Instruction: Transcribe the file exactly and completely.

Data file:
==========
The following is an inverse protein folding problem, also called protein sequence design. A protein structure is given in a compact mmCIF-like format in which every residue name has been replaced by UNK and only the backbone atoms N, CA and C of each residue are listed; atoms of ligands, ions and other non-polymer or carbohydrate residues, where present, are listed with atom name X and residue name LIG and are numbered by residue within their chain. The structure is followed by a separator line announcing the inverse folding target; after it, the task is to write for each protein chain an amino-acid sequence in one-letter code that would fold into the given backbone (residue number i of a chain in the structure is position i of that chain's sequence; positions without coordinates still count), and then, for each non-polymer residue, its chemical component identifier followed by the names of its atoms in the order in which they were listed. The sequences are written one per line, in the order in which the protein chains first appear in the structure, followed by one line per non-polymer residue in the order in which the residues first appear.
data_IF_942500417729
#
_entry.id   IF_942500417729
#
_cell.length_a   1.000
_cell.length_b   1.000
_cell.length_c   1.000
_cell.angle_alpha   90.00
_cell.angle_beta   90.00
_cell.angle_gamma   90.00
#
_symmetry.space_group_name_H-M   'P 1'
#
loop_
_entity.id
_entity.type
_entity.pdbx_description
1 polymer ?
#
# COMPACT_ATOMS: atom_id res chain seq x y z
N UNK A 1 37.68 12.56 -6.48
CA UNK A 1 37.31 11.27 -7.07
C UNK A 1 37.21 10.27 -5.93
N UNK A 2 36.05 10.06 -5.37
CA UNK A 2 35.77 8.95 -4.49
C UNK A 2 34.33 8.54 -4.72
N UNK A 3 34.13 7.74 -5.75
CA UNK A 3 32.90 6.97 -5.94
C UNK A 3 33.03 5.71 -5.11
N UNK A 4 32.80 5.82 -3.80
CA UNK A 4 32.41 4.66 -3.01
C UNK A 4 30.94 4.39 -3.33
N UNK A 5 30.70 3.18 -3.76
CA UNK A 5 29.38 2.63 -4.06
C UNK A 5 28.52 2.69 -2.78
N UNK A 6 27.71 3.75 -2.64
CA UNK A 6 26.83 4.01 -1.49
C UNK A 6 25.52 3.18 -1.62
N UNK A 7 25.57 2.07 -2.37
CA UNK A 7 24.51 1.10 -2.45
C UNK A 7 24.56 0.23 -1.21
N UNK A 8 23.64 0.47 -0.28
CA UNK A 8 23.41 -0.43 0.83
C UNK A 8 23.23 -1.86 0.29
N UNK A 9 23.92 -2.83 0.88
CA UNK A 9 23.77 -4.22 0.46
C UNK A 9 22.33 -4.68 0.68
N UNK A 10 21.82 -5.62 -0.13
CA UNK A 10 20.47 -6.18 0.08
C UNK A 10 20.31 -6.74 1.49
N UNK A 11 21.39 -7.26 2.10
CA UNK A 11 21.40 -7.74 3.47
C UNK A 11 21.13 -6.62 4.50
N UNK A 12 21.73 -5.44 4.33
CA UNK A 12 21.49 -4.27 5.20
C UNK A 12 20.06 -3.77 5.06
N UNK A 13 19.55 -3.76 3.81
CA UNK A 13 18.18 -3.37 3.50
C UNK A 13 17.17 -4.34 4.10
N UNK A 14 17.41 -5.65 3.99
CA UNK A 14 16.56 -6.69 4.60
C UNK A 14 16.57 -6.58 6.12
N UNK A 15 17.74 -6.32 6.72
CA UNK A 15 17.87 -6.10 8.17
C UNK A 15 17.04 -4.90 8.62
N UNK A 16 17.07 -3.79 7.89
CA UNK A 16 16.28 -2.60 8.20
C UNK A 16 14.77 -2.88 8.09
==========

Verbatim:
The following is an inverse protein folding problem, also called protein sequence design. A protein structure is given in a compact mmCIF-like format in which every residue name has been replaced by UNK and only the backbone atoms N, CA and C of each residue are listed; atoms of ligands, ions and other non-polymer or carbohydrate residues, where present, are listed with atom name X and residue name LIG and are numbered by residue within their chain. The structure is followed by a separator line announcing the inverse folding target; after it, the task is to write for each protein chain an amino-acid sequence in one-letter code that would fold into the given backbone (residue number i of a chain in the structure is position i of that chain's sequence; positions without coordinates still count), and then, for each non-polymer residue, its chemical component identifier followed by the names of its atoms in the order in which they were listed. The sequences are written one per line, in the order in which the protein chains first appear in the structure, followed by one line per non-polymer residue in the order in which the residues first appear.
data_IF_942500417729
#
_entry.id   IF_942500417729
#
_cell.length_a   1.000
_cell.length_b   1.000
_cell.length_c   1.000
_cell.angle_alpha   90.00
_cell.angle_beta   90.00
_cell.angle_gamma   90.00
#
_symmetry.space_group_name_H-M   'P 1'
#
loop_
_entity.id
_entity.type
_entity.pdbx_description
1 polymer ?
#
# COMPACT_ATOMS: atom_id res chain seq x y z
N UNK A 1 37.68 12.56 -6.48
CA UNK A 1 37.31 11.27 -7.07
C UNK A 1 37.21 10.27 -5.93
N UNK A 2 36.05 10.06 -5.37
CA UNK A 2 35.77 8.95 -4.49
C UNK A 2 34.33 8.54 -4.72
N UNK A 3 34.13 7.74 -5.75
CA UNK A 3 32.90 6.97 -5.94
C UNK A 3 33.03 5.71 -5.11
N UNK A 4 32.80 5.82 -3.80
CA UNK A 4 32.41 4.66 -3.01
C UNK A 4 30.94 4.39 -3.33
N UNK A 5 30.70 3.18 -3.76
CA UNK A 5 29.38 2.63 -4.06
C UNK A 5 28.52 2.69 -2.78
N UNK A 6 27.71 3.75 -2.64
CA UNK A 6 26.83 4.01 -1.49
C UNK A 6 25.52 3.18 -1.62
N UNK A 7 25.57 2.07 -2.37
CA UNK A 7 24.51 1.10 -2.45
C UNK A 7 24.56 0.23 -1.21
N UNK A 8 23.64 0.47 -0.28
CA UNK A 8 23.41 -0.43 0.83
C UNK A 8 23.23 -1.86 0.29
N UNK A 9 23.92 -2.83 0.88
CA UNK A 9 23.77 -4.22 0.46
C UNK A 9 22.33 -4.68 0.68
N UNK A 10 21.82 -5.62 -0.13
CA UNK A 10 20.47 -6.18 0.08
C UNK A 10 20.31 -6.74 1.49
N UNK A 11 21.39 -7.26 2.10
CA UNK A 11 21.40 -7.74 3.47
C UNK A 11 21.13 -6.62 4.50
N UNK A 12 21.73 -5.44 4.33
CA UNK A 12 21.49 -4.27 5.20
C UNK A 12 20.06 -3.77 5.06
N UNK A 13 19.55 -3.76 3.81
CA UNK A 13 18.18 -3.37 3.50
C UNK A 13 17.17 -4.34 4.10
N UNK A 14 17.41 -5.65 3.99
CA UNK A 14 16.56 -6.69 4.60
C UNK A 14 16.57 -6.58 6.12
N UNK A 15 17.74 -6.32 6.72
CA UNK A 15 17.87 -6.10 8.17
C UNK A 15 17.04 -4.90 8.62
N UNK A 16 17.07 -3.79 7.89
CA UNK A 16 16.28 -2.60 8.20
C UNK A 16 14.77 -2.88 8.09